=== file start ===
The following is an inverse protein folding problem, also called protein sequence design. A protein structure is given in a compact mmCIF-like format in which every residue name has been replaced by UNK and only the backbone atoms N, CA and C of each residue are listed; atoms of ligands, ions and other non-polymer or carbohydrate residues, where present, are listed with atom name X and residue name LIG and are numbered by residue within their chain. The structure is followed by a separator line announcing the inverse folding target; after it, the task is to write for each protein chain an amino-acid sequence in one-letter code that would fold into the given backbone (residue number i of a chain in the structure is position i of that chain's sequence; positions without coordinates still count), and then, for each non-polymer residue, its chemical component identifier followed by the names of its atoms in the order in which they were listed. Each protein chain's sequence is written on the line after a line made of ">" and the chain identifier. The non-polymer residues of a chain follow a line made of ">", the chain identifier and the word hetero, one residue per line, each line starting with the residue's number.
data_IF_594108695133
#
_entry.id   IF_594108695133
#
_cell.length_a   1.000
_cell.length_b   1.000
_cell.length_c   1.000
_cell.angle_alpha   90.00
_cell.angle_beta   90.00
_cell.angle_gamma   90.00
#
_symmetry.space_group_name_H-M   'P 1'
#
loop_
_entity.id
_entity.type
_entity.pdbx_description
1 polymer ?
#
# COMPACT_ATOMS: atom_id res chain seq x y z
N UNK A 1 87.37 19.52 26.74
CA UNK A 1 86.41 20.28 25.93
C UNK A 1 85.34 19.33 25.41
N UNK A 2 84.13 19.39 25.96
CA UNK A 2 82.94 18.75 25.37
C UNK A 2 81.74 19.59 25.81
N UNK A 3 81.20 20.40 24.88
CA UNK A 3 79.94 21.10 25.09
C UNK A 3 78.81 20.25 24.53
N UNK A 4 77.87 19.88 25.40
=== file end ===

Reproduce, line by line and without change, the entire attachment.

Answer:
The following is an inverse protein folding problem, also called protein sequence design. A protein structure is given in a compact mmCIF-like format in which every residue name has been replaced by UNK and only the backbone atoms N, CA and C of each residue are listed; atoms of ligands, ions and other non-polymer or carbohydrate residues, where present, are listed with atom name X and residue name LIG and are numbered by residue within their chain. The structure is followed by a separator line announcing the inverse folding target; after it, the task is to write for each protein chain an amino-acid sequence in one-letter code that would fold into the given backbone (residue number i of a chain in the structure is position i of that chain's sequence; positions without coordinates still count), and then, for each non-polymer residue, its chemical component identifier followed by the names of its atoms in the order in which they were listed. Each protein chain's sequence is written on the line after a line made of ">" and the chain identifier. The non-polymer residues of a chain follow a line made of ">", the chain identifier and the word hetero, one residue per line, each line starting with the residue's number.
data_IF_594108695133
#
_entry.id   IF_594108695133
#
_cell.length_a   1.000
_cell.length_b   1.000
_cell.length_c   1.000
_cell.angle_alpha   90.00
_cell.angle_beta   90.00
_cell.angle_gamma   90.00
#
_symmetry.space_group_name_H-M   'P 1'
#
loop_
_entity.id
_entity.type
_entity.pdbx_description
1 polymer ?
#
# COMPACT_ATOMS: atom_id res chain seq x y z
N UNK A 1 87.37 19.52 26.74
CA UNK A 1 86.41 20.28 25.93
C UNK A 1 85.34 19.33 25.41
N UNK A 2 84.13 19.39 25.96
CA UNK A 2 82.94 18.75 25.37
C UNK A 2 81.74 19.59 25.81
N UNK A 3 81.20 20.40 24.88
CA UNK A 3 79.94 21.10 25.09
C UNK A 3 78.81 20.25 24.53
N UNK A 4 77.87 19.88 25.40